First it was Zika virus, now Brazilian soccer legend Rivaldo Vítor Borba Ferreira also known as Rivaldo has gone all out telling tourists and athletes from all over the world not to come and participate in the coming summer Olympics that will be held in Rio de Janeiro, Brazil from Aug. 5 to 21.
Rivaldo, who was a member of team Brazil that won the World Cup in 2002, posted on his Instagram account that tourists should just stay at home. This after a 17-year old teenager was killed by bandits, thus spreading fear for both athletes and spectators who are expected to flock in to witness the greatest athletes of the world compete in various sporting disciplines.
“Today for tomorrow in Rio de Janeiro bandits killed this girl 17 years. The thing is getting uglier in Brazil. I advise everyone who intends to visit Brazil or come to the Olympics in Rio, is to remain in their country of origin. Here you will be in danger of life. Not to mention in public hospitals that are unable and all this mess in Brazilian politics. Only God to change the situation of our Brazil,” Rivaldo said on his account.
Hoje pela amanhã no Rio de Janeiro os bandidos mataram esta menina de 17 anos. A coisa está cada vez mais feia no Brasil. Aconselho a todos que tem intenção de visitar o Brasil ou vir para as Olimpíadas no Rio, é para que fiquem no seu país de origem. Aqui você estará correndo risco de vida. Isto sem falar nos hospitais públicos que estão sem condições e toda esta bagunça na política brasileira. Só Deus para mudar a situação do nosso Brasil.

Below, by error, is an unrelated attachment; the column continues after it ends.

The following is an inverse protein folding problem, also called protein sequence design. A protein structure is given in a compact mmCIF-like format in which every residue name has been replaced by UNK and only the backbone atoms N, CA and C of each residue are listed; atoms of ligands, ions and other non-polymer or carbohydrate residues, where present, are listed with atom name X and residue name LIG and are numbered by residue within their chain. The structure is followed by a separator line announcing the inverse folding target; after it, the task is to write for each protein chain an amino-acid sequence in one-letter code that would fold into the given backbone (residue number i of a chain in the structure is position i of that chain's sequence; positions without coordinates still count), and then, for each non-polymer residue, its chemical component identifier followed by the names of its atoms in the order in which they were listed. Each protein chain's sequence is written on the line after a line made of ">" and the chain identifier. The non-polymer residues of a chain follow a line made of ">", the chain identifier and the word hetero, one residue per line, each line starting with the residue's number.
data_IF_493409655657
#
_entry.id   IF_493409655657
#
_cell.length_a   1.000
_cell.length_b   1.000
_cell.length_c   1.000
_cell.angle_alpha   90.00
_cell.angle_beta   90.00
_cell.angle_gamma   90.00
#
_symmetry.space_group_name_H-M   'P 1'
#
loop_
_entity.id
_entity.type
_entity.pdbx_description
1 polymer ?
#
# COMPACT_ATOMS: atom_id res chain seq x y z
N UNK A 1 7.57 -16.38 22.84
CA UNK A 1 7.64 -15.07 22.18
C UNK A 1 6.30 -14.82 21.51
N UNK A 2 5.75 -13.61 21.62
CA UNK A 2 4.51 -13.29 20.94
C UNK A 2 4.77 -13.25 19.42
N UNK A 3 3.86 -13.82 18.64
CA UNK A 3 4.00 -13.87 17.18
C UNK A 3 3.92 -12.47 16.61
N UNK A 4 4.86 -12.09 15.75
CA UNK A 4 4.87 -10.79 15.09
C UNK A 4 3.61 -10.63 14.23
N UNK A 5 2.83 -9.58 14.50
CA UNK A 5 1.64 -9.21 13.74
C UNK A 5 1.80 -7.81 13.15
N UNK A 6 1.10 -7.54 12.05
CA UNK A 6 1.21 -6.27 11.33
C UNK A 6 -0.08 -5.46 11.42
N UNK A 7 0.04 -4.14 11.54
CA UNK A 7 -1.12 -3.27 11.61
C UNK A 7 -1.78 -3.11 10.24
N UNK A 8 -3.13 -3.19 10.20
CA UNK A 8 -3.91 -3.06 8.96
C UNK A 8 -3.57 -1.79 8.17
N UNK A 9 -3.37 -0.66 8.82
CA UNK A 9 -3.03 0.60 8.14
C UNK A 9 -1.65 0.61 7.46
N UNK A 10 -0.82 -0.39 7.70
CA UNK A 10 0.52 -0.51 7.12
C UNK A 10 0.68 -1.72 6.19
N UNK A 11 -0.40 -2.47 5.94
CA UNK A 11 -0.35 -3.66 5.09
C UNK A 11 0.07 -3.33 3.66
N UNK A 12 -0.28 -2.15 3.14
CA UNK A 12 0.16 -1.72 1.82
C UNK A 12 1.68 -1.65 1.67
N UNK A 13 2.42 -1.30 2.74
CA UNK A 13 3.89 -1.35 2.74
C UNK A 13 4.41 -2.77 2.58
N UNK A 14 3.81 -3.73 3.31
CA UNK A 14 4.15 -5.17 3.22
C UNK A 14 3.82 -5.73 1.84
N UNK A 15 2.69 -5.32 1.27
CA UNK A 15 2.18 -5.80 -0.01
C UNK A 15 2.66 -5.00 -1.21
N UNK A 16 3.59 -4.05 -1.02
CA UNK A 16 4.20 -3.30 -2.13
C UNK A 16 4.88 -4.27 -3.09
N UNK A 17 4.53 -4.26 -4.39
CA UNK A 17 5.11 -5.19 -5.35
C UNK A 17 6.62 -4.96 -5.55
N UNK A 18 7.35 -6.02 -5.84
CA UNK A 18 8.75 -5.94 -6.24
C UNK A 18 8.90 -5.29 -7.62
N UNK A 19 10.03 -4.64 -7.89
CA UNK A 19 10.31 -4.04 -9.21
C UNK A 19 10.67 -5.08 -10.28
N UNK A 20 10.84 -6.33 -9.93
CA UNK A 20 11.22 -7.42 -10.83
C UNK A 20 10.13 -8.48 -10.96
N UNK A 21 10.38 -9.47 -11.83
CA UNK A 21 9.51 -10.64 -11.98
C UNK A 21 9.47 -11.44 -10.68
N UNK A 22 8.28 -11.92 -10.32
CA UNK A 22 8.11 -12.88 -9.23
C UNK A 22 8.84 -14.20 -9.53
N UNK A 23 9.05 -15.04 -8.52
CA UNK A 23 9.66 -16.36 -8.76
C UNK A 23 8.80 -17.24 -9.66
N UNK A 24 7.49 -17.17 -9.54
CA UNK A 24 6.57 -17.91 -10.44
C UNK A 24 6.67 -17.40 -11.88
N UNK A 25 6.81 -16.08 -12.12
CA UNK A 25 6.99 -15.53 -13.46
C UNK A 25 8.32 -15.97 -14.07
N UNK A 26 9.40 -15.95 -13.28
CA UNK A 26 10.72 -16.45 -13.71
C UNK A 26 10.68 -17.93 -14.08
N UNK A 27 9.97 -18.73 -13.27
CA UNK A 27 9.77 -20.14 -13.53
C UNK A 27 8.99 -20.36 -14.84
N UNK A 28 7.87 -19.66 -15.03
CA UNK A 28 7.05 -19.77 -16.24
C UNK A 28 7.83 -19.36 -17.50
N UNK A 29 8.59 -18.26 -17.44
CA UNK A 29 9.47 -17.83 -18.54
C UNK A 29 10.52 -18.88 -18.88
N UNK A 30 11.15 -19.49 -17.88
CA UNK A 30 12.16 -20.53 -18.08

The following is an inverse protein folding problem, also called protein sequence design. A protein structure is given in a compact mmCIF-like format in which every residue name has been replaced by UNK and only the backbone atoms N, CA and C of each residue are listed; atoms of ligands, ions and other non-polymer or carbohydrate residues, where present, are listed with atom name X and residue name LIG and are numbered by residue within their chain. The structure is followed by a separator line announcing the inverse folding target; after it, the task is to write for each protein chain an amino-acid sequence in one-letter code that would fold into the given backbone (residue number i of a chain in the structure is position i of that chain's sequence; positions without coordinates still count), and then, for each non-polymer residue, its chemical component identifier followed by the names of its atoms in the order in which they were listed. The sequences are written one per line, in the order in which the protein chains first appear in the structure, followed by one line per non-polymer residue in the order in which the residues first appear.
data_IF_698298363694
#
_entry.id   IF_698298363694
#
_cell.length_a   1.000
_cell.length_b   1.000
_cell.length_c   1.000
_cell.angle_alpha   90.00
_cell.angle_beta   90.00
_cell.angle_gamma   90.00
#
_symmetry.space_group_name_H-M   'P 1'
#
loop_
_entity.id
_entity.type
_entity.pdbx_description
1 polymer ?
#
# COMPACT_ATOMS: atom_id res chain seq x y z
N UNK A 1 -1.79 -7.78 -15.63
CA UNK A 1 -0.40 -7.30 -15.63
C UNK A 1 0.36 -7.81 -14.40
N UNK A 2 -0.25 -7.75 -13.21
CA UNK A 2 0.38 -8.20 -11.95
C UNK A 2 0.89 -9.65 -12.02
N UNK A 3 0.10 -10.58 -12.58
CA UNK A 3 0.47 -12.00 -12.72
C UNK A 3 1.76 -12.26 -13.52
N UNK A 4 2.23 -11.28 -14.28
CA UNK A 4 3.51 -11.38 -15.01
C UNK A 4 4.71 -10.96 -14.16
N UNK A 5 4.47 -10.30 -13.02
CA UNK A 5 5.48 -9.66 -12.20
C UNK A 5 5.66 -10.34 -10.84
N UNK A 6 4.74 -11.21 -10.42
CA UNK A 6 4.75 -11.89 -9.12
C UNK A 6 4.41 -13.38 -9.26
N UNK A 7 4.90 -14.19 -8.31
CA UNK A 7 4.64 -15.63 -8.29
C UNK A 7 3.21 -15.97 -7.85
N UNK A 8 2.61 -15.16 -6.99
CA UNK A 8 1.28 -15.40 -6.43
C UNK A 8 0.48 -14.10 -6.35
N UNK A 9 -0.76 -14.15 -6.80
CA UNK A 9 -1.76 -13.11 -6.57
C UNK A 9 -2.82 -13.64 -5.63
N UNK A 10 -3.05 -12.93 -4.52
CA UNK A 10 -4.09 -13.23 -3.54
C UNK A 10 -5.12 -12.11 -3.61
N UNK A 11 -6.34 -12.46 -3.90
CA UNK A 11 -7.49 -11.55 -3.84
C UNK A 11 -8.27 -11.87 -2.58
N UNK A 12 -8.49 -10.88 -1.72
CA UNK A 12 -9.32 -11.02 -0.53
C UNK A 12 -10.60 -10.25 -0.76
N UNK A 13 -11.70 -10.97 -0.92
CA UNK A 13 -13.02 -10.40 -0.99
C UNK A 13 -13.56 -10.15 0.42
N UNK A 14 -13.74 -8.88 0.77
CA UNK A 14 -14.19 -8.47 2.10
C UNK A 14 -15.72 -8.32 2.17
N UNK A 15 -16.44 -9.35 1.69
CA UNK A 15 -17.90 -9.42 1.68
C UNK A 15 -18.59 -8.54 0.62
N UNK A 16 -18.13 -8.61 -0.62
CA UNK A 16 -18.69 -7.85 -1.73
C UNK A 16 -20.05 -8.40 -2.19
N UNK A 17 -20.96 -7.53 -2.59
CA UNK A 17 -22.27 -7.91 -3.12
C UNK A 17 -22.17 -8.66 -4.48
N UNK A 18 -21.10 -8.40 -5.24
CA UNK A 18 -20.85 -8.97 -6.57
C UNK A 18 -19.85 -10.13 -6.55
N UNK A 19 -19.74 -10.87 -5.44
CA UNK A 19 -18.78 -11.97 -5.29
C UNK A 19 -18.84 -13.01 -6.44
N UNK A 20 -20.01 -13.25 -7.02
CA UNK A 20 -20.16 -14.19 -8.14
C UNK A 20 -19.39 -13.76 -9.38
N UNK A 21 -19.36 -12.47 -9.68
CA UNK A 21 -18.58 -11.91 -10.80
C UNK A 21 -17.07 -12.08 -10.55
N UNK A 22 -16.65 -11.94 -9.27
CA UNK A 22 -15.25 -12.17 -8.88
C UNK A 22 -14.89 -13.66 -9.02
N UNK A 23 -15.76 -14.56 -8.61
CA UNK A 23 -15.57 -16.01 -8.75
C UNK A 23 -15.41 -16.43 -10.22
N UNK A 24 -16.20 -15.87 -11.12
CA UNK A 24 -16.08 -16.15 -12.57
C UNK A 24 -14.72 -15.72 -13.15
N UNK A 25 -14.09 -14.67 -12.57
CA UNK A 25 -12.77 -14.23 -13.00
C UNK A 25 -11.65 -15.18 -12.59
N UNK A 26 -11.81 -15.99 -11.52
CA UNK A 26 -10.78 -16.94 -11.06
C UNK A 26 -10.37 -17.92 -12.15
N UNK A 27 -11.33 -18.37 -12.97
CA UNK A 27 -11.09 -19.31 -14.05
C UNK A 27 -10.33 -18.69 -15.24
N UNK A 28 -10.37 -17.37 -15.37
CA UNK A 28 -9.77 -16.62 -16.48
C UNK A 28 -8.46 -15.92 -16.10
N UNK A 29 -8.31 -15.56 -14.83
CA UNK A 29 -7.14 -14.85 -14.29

The IOC has yet to comment on the statement but one thing clear, Rivaldo is calling for people to be extra careful if they still want to come to Brazil and enjoy the Olympics. Aside from security, the World Health Organization (WHO) has been closely working with inter agencies to also help prevent any athletes acquiring the Zika virus, which will also be a major concern aside from security and water issues during the Olympics.
For the WHO, Zika virus disease is caused by a virus transmitted primarily by Aedes mosquitoes. The incubation period (the time from exposure to symptoms) of Zika virus disease is not clear, but is likely to be a few days. The symptoms are similar to other arboviral infections such as dengue and include fever, skin rashes, conjunctivitis, muscle and joint pain, malaise, and headache. Local health authorities have observed an increase in Guillain-Barré syndrome which coincided with Zika virus infections in the general public, as well as an increase in babies born with microcephaly in northeast Brazil and the virus can be transmitted even sexually.
Eric Adelson of Yahoo Sports reports that Brazil is in turmoil as protests are in its heights of calling for abrupt change in the country’s politics. Adelson writes that when the Olympic flame arrived in Brazil last May 3, protests greeted the Olympic spirit as one protest was calling for an impeachment of a certain official in government and another one against a “coup” plot.
“The situation in Brazil right now looks like this: The economy is crashing and no one knows quite what to do about it,” Adelson stated.
Now Brazil officials have their hands full as they have to solve problems of security for the athletes and tourists as well as guaranteeing their safety from the Zika virus.
The Olympics is set to have more than 200,000 people flocking Brazil and officials will have to keep it tight or else their country’s reputation will be at stake, as Rivaldo believes.
Photo Courtesy: Laura Cortizo/Portal da Copa/Wikipedia.org